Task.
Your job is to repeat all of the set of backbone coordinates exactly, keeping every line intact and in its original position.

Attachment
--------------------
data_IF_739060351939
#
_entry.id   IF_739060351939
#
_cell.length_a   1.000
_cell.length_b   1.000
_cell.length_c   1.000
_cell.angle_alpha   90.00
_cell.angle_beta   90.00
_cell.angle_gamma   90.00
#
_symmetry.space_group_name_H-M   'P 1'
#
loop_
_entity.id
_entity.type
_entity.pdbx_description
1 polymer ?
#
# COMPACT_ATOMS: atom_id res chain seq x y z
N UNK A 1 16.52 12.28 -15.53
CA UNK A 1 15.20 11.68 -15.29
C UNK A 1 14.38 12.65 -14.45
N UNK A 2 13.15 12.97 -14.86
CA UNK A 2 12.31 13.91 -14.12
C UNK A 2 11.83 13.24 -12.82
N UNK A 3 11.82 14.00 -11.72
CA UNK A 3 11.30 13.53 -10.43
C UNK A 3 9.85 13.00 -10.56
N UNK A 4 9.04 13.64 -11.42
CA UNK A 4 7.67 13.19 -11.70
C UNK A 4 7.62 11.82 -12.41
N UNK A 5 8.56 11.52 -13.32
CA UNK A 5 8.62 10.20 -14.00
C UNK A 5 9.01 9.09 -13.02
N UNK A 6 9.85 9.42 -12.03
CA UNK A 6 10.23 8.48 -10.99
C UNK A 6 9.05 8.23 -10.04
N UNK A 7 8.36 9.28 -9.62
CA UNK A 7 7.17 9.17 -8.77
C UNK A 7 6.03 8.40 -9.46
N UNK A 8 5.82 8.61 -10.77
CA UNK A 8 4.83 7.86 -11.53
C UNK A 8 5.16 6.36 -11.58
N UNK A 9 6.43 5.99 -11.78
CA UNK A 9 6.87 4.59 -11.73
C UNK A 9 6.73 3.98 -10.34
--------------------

data_IF_739060351939
#
_entry.id   IF_739060351939
#
_cell.length_a   1.000
_cell.length_b   1.000
_cell.length_c   1.000
_cell.angle_alpha   90.00
_cell.angle_beta   90.00
_cell.angle_gamma   90.00
#
_symmetry.space_group_name_H-M   'P 1'
#
loop_
_entity.id
_entity.type
_entity.pdbx_description
1 polymer ?
#
# COMPACT_ATOMS: atom_id res chain seq x y z
N UNK A 1 16.52 12.28 -15.53
CA UNK A 1 15.20 11.68 -15.29
C UNK A 1 14.38 12.65 -14.45
N UNK A 2 13.15 12.97 -14.86
CA UNK A 2 12.31 13.91 -14.12
C UNK A 2 11.83 13.24 -12.82
N UNK A 3 11.82 14.00 -11.72
CA UNK A 3 11.30 13.53 -10.43
C UNK A 3 9.85 13.00 -10.56
N UNK A 4 9.04 13.64 -11.42
CA UNK A 4 7.67 13.19 -11.70
C UNK A 4 7.62 11.82 -12.41
N UNK A 5 8.56 11.52 -13.32
CA UNK A 5 8.62 10.20 -14.00
C UNK A 5 9.01 9.09 -13.02
N UNK A 6 9.85 9.42 -12.03
CA UNK A 6 10.23 8.48 -10.99
C UNK A 6 9.05 8.23 -10.04
N UNK A 7 8.36 9.28 -9.62
CA UNK A 7 7.17 9.17 -8.77
C UNK A 7 6.03 8.40 -9.46
N UNK A 8 5.82 8.61 -10.77
CA UNK A 8 4.83 7.86 -11.53
C UNK A 8 5.16 6.36 -11.58
N UNK A 9 6.43 5.99 -11.78
CA UNK A 9 6.87 4.59 -11.73
C UNK A 9 6.73 3.98 -10.34